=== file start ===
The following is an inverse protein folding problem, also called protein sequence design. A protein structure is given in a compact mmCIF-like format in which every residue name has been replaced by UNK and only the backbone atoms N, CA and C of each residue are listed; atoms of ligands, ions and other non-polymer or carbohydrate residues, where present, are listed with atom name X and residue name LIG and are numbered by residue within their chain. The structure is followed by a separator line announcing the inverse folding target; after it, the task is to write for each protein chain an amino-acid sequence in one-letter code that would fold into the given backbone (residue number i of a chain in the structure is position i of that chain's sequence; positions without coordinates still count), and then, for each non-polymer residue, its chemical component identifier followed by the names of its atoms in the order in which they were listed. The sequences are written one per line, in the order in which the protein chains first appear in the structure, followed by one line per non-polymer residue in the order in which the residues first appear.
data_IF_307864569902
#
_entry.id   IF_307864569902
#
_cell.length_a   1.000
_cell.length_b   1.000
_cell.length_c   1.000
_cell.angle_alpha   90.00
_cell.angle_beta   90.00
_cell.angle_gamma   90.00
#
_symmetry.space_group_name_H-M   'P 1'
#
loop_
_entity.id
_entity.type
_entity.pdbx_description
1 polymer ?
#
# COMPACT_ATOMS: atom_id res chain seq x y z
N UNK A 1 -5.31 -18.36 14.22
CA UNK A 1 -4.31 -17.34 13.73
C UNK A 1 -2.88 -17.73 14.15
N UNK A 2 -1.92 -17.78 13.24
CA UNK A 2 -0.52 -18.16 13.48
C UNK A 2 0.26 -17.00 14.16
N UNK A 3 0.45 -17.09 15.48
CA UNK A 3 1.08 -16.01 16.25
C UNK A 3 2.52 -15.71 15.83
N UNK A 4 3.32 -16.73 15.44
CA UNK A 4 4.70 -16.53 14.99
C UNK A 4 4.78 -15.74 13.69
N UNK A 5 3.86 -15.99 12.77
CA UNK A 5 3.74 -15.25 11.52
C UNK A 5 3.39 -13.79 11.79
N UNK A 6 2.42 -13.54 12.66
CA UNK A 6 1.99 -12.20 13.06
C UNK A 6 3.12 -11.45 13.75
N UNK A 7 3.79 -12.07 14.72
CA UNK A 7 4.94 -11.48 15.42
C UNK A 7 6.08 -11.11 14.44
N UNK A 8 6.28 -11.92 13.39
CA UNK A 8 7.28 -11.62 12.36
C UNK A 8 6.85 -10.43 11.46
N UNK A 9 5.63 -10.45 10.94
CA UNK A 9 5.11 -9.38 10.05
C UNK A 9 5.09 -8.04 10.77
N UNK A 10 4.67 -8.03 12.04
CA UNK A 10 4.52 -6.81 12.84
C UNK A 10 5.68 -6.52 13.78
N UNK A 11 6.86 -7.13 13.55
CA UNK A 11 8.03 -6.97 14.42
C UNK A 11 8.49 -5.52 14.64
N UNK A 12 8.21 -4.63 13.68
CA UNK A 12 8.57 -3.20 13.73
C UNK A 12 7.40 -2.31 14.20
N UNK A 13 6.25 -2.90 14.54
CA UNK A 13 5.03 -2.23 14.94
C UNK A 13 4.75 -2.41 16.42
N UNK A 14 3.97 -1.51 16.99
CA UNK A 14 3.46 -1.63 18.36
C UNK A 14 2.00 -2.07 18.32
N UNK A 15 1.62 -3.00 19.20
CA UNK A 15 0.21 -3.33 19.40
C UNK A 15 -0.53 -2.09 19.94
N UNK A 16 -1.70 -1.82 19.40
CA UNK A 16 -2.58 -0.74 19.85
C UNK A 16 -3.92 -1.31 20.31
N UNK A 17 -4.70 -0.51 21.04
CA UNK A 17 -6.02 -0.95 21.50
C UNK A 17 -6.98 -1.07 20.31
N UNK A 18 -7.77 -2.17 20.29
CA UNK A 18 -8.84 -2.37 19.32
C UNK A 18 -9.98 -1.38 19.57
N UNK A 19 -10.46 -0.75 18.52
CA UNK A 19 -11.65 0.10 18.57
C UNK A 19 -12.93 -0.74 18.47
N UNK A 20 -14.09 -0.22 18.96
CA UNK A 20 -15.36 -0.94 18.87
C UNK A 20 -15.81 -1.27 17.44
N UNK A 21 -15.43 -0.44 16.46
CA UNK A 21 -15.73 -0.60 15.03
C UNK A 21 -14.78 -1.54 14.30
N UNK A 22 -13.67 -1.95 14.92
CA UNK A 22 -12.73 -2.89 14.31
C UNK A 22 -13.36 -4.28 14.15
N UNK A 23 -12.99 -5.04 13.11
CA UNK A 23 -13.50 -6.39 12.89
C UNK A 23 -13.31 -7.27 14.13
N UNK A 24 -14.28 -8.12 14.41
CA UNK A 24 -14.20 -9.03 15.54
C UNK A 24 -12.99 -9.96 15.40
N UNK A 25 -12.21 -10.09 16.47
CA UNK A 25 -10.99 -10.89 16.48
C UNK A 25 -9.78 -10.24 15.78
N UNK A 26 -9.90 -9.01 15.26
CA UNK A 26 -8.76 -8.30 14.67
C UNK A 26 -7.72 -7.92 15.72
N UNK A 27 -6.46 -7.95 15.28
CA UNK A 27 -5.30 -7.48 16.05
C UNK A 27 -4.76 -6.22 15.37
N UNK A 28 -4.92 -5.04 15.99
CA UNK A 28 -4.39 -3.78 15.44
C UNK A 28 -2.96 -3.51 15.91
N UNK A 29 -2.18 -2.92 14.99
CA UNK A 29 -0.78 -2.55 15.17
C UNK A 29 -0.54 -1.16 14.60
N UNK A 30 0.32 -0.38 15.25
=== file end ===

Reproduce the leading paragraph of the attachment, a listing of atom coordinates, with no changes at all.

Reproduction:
The following is an inverse protein folding problem, also called protein sequence design. A protein structure is given in a compact mmCIF-like format in which every residue name has been replaced by UNK and only the backbone atoms N, CA and C of each residue are listed; atoms of ligands, ions and other non-polymer or carbohydrate residues, where present, are listed with atom name X and residue name LIG and are numbered by residue within their chain. The structure is followed by a separator line announcing the inverse folding target; after it, the task is to write for each protein chain an amino-acid sequence in one-letter code that would fold into the given backbone (residue number i of a chain in the structure is position i of that chain's sequence; positions without coordinates still count), and then, for each non-polymer residue, its chemical component identifier followed by the names of its atoms in the order in which they were listed. The sequences are written one per line, in the order in which the protein chains first appear in the structure, followed by one line per non-polymer residue in the order in which the residues first appear.